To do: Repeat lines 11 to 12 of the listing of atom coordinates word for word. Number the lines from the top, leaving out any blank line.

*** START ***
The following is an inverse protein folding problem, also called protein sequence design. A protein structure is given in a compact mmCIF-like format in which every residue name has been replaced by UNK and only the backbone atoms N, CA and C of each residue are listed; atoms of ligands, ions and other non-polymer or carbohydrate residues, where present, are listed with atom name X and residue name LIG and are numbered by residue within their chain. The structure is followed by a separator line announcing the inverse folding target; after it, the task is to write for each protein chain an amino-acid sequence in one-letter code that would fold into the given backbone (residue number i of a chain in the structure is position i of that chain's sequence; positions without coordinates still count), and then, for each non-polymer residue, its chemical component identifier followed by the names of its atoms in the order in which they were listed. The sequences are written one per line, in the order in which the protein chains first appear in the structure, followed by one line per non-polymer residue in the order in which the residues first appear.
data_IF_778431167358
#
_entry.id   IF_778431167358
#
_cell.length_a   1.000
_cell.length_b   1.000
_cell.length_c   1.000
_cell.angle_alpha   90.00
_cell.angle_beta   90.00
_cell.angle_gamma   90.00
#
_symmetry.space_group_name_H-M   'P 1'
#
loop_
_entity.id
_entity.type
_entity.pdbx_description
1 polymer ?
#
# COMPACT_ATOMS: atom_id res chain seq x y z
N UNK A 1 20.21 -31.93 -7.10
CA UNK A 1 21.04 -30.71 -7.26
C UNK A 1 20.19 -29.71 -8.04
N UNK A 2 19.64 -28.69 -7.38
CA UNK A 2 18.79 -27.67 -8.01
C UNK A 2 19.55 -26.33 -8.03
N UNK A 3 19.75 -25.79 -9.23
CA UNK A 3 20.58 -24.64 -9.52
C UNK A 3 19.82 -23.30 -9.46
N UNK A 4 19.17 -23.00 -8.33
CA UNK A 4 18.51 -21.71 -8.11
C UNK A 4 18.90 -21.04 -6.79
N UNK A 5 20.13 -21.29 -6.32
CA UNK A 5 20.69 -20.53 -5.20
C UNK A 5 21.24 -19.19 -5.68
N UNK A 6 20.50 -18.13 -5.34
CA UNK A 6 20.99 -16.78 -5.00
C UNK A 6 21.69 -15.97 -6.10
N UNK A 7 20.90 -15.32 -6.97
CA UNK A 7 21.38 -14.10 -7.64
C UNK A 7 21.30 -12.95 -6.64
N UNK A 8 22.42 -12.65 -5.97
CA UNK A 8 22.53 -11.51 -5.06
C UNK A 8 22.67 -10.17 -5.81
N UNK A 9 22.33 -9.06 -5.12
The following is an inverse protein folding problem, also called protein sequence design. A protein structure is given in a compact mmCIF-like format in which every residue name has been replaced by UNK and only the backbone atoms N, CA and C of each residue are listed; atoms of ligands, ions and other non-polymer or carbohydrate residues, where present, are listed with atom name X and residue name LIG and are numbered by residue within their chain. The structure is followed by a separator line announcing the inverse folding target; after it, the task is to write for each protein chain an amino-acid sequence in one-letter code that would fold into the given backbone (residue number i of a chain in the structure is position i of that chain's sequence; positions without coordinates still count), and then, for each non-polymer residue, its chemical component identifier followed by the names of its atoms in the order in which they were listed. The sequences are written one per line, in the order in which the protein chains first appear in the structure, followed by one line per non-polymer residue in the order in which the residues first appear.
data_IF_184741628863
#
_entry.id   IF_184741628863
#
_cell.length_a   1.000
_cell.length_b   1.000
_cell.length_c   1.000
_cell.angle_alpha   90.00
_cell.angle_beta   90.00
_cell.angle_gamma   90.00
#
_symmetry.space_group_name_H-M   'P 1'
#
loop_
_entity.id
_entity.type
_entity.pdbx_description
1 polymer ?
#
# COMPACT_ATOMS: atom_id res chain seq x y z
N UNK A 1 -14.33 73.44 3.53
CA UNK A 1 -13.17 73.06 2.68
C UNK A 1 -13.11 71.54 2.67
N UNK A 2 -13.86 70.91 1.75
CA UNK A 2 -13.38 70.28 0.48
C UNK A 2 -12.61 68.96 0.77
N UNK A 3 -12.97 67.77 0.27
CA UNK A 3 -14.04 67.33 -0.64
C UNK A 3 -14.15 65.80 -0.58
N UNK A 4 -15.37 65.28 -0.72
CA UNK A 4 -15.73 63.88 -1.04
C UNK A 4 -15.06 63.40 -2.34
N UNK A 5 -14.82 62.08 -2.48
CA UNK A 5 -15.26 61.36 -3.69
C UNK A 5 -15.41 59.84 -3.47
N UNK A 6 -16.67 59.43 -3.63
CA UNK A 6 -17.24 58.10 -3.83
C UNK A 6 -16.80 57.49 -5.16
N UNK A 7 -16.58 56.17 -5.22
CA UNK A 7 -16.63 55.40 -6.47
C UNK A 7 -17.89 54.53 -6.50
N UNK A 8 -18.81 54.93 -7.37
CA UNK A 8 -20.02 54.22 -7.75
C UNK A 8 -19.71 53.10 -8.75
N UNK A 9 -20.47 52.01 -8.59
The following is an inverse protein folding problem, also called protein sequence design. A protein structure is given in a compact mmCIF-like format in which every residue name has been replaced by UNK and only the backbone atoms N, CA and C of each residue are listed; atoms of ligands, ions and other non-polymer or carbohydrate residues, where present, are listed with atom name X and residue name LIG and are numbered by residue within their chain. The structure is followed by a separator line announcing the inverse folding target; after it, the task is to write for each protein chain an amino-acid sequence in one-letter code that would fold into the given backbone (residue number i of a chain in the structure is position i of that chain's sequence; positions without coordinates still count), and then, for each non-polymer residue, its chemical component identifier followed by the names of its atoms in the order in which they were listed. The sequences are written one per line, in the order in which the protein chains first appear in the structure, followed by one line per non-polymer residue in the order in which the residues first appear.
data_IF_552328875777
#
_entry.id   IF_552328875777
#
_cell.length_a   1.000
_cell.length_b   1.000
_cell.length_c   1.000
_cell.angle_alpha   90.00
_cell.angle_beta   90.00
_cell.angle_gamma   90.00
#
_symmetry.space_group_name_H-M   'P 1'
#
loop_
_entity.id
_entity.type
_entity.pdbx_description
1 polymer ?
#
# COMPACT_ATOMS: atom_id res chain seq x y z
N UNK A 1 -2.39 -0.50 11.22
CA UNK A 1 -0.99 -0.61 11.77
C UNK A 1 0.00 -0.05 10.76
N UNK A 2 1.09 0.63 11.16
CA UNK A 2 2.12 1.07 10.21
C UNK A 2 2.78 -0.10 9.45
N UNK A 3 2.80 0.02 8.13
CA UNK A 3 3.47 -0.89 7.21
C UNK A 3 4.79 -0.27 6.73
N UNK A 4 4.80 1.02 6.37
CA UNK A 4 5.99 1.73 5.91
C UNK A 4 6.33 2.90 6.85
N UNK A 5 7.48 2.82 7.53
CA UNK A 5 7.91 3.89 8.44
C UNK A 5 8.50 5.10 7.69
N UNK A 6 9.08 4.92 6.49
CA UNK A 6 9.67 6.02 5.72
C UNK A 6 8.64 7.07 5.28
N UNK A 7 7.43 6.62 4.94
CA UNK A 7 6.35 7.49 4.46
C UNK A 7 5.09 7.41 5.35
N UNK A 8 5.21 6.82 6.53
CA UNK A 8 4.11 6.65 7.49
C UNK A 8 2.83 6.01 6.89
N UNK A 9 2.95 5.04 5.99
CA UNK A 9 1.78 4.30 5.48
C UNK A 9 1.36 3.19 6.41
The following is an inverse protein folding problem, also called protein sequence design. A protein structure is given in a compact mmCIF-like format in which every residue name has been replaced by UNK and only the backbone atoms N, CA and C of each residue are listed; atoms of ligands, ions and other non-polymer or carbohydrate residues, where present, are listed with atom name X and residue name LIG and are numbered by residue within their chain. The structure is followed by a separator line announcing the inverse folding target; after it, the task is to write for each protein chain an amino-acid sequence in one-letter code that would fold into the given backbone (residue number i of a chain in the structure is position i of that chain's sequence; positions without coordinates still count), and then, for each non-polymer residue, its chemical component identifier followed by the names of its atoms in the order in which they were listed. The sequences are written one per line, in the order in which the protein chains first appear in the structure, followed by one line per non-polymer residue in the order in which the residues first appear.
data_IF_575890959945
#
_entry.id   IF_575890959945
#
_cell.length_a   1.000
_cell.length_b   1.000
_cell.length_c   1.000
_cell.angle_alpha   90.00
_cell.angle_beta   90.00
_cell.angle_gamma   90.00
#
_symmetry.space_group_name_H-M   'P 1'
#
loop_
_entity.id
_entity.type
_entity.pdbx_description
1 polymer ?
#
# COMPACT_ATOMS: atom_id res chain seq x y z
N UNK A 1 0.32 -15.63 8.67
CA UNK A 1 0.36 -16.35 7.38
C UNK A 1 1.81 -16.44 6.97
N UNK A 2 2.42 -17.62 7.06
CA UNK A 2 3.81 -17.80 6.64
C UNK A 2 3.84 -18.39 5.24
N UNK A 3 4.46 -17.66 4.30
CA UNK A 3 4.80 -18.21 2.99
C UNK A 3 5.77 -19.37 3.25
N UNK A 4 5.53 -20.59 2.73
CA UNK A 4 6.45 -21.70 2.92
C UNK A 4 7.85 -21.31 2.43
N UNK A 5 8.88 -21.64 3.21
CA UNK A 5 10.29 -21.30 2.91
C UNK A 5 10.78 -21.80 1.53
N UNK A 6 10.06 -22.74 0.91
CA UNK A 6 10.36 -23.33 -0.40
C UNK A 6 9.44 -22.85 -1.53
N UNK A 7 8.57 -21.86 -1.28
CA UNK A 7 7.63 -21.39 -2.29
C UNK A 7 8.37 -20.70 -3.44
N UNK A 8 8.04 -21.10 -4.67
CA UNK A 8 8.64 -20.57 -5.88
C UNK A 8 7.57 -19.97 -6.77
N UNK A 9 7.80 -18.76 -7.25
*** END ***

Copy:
_cell.angle_gamma   90.00
#